If you’re looking to deliver the finished product to a customer, then sending a copy via file transfer will generally be your best bet. By doing this, you’re handing them the product they paid for and it’s then for them to use as they wish.
Alternative methods of file transfer
Removable storage is physical storage, like the hard drive on your computer, that can be—you guessed it—removed from your device. It comes in all shapes and sizes, from smaller USB flash drives through to large external hard drive units.
Removable storage can be used for file transfer by physically plugging it into one device, moving or copying the files onto it, then unplugging the storage and connecting it to another device. While it’s a relatively easy method for file transfer, it’s also slow, manual, and poses a security threat if you were to lose the drive.
While removable storage used to be a common way to transfer large files, advancements in cloud technology mean that an internet-based method is almost always going to serve you better.
FTP stands for File Transfer Protocol, an old internet protocol for file transfer that would allow a computer to quickly send files to a server.
With the advancement of cloud technology, it’s unlikely you would have a need for FTP, but you may come across it when researching file storage and sharing solutions.
It’s not recommended for solopreneurs or startups to use FTP as a preferred file transfer solution. Instead, opt for a cloud-based file sharing or file transfer system that will provide you with a better experience and stronger security.
Secure large file sharing tips for solopreneurs and small business owners
Once you’ve decided on a file transfer solution for your business, it’s important to keep your security in check. After all, there’s only one of you, and your business can’t afford to fall victim to a security breach or loss of data.
Here are some top tips for secure file sharing to keep in mind:
1. Use cloud storage, so that sharing and collaborating is as simple as copying a link
Remember that file transfer isn’t always necessary, and sharing via cloud storage can be a great way to stay on top of version control and manage file access.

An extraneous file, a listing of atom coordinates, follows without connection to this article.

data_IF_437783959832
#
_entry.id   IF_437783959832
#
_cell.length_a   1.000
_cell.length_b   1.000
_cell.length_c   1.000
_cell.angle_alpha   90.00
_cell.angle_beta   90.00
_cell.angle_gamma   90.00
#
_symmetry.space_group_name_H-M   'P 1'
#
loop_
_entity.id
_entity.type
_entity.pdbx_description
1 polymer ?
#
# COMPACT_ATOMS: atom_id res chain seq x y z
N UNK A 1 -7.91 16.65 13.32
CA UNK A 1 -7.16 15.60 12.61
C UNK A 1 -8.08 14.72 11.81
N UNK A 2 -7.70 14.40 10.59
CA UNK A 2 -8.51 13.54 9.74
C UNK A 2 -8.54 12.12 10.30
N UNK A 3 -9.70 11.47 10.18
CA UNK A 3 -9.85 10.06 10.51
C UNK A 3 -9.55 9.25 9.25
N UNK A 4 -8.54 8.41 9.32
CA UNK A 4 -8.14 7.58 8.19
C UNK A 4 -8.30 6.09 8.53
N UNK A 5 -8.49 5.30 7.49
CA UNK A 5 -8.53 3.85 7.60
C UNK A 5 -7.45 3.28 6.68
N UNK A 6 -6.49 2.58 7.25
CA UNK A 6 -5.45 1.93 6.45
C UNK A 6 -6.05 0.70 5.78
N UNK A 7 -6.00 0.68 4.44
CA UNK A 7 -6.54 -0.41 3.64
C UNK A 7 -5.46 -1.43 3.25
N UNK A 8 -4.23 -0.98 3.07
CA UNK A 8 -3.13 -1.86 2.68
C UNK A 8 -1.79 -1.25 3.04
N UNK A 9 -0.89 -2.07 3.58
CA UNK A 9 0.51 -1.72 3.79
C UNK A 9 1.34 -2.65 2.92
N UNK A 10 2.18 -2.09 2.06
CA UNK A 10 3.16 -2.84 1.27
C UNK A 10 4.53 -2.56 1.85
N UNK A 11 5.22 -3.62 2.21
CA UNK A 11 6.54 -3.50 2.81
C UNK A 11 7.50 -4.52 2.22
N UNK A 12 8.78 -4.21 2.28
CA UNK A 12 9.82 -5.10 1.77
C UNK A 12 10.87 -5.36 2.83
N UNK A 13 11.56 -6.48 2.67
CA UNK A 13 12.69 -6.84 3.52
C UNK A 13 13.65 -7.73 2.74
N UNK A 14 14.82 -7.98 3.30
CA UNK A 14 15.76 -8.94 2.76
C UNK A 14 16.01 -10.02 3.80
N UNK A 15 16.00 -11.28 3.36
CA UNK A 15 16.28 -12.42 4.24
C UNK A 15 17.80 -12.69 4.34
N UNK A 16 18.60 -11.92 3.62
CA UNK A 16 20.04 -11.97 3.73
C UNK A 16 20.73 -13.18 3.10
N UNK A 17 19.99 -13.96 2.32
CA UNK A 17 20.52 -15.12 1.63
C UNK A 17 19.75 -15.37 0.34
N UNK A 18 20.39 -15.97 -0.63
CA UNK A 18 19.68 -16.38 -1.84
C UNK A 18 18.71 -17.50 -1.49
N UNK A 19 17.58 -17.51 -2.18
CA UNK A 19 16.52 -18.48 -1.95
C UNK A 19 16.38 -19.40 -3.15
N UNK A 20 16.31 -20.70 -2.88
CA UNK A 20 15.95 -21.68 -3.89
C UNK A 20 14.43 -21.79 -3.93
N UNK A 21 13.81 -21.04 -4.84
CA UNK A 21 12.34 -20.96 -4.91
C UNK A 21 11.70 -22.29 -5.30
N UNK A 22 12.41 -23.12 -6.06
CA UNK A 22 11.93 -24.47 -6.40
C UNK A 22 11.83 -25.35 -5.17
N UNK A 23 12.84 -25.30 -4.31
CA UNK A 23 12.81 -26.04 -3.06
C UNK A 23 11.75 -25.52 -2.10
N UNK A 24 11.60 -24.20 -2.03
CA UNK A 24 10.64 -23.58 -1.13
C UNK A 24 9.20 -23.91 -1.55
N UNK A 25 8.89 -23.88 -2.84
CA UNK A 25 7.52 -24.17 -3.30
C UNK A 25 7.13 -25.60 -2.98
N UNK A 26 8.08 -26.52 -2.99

With Dropbox, you can store your files in the cloud, allowing you to seamlessly collaborate with others or share access whenever you need to.
2. When you do need to transfer, make sure it's encrypted
File transfer encryption is an essential security measure that encodes data to prevent outsiders from being able to read or understand the data that is being transferred. Simply put, encryption protects the data in your file transfers from potential hackers.
That’s why every file you send with Dropbox Transfer is encrypted, to protect it from security threats.
3. Make a good impression, think about branded file transfer to showcase your solo business
First impressions matter, especially when your business is still in its early stages.
You’ve already put effort into creating a logo, a visual identity, and potentially even a website or social presence. Your file transfers shouldn’t be any exception.
With customizable branding for your transfer’s download page, you can be sure to make a lasting impression with your customers.
4. Remember to backup for an additional layer of file security
Even with cloud storage, your local data and files are still at risk. When your business lives and breathes on one laptop—your laptop—it pays to have a backup solution on your side.
Dropbox Backup creates a snapshot of the files and folders on your device, so you can revert back to a recent version of your data in the event of a critical error.
Get all of these secure file sharing features in one place with Dropbox
No matter what your solopreneur business is, we have everything you need, all in one place.
File sharing with Dropbox is quick and simple. By just sharing a link, you can send anything to anyone, even if they don’t have a Dropbox account.
And when you need to send something a little larger, securely transferring a large file—or collection of files—is simple with Dropbox Transfer.